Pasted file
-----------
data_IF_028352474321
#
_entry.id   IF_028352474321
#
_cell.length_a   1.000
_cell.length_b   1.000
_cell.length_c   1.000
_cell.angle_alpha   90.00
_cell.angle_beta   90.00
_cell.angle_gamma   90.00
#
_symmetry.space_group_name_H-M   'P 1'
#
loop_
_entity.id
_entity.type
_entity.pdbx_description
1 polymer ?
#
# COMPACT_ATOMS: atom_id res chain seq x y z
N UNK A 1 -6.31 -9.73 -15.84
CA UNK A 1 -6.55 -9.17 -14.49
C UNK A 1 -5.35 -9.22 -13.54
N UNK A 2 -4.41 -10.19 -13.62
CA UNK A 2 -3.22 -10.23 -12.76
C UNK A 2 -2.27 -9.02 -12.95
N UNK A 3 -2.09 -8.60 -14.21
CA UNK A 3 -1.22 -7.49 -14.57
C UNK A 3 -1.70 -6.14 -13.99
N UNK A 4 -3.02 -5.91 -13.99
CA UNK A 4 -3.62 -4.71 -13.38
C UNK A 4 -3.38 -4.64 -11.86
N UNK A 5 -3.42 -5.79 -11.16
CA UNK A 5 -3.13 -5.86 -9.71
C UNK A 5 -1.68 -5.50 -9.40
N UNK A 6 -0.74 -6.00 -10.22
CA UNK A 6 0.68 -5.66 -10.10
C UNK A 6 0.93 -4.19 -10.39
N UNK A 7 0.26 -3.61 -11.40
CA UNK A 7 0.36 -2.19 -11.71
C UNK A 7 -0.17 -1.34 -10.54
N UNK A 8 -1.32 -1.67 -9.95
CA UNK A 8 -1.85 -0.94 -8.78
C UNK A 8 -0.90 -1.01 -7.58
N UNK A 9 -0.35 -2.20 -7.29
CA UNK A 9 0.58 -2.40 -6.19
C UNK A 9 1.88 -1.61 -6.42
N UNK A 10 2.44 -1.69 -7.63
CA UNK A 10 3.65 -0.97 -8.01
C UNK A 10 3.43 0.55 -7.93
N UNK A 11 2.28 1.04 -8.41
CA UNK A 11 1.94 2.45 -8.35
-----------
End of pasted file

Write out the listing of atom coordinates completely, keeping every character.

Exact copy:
data_IF_028352474321
#
_entry.id   IF_028352474321
#
_cell.length_a   1.000
_cell.length_b   1.000
_cell.length_c   1.000
_cell.angle_alpha   90.00
_cell.angle_beta   90.00
_cell.angle_gamma   90.00
#
_symmetry.space_group_name_H-M   'P 1'
#
loop_
_entity.id
_entity.type
_entity.pdbx_description
1 polymer ?
#
# COMPACT_ATOMS: atom_id res chain seq x y z
N UNK A 1 -6.31 -9.73 -15.84
CA UNK A 1 -6.55 -9.17 -14.49
C UNK A 1 -5.35 -9.22 -13.54
N UNK A 2 -4.41 -10.19 -13.62
CA UNK A 2 -3.22 -10.23 -12.76
C UNK A 2 -2.27 -9.02 -12.95
N UNK A 3 -2.09 -8.60 -14.21
CA UNK A 3 -1.22 -7.49 -14.57
C UNK A 3 -1.70 -6.14 -13.99
N UNK A 4 -3.02 -5.91 -13.99
CA UNK A 4 -3.62 -4.71 -13.38
C UNK A 4 -3.38 -4.64 -11.86
N UNK A 5 -3.42 -5.79 -11.16
CA UNK A 5 -3.13 -5.86 -9.71
C UNK A 5 -1.68 -5.50 -9.40
N UNK A 6 -0.74 -6.00 -10.22
CA UNK A 6 0.68 -5.66 -10.10
C UNK A 6 0.93 -4.19 -10.39
N UNK A 7 0.26 -3.61 -11.40
CA UNK A 7 0.36 -2.19 -11.71
C UNK A 7 -0.17 -1.34 -10.54
N UNK A 8 -1.32 -1.67 -9.95
CA UNK A 8 -1.85 -0.94 -8.78
C UNK A 8 -0.90 -1.01 -7.58
N UNK A 9 -0.35 -2.20 -7.29
CA UNK A 9 0.58 -2.40 -6.19
C UNK A 9 1.88 -1.61 -6.42
N UNK A 10 2.44 -1.69 -7.63
CA UNK A 10 3.65 -0.97 -8.01
C UNK A 10 3.43 0.55 -7.93
N UNK A 11 2.28 1.04 -8.41
CA UNK A 11 1.94 2.45 -8.35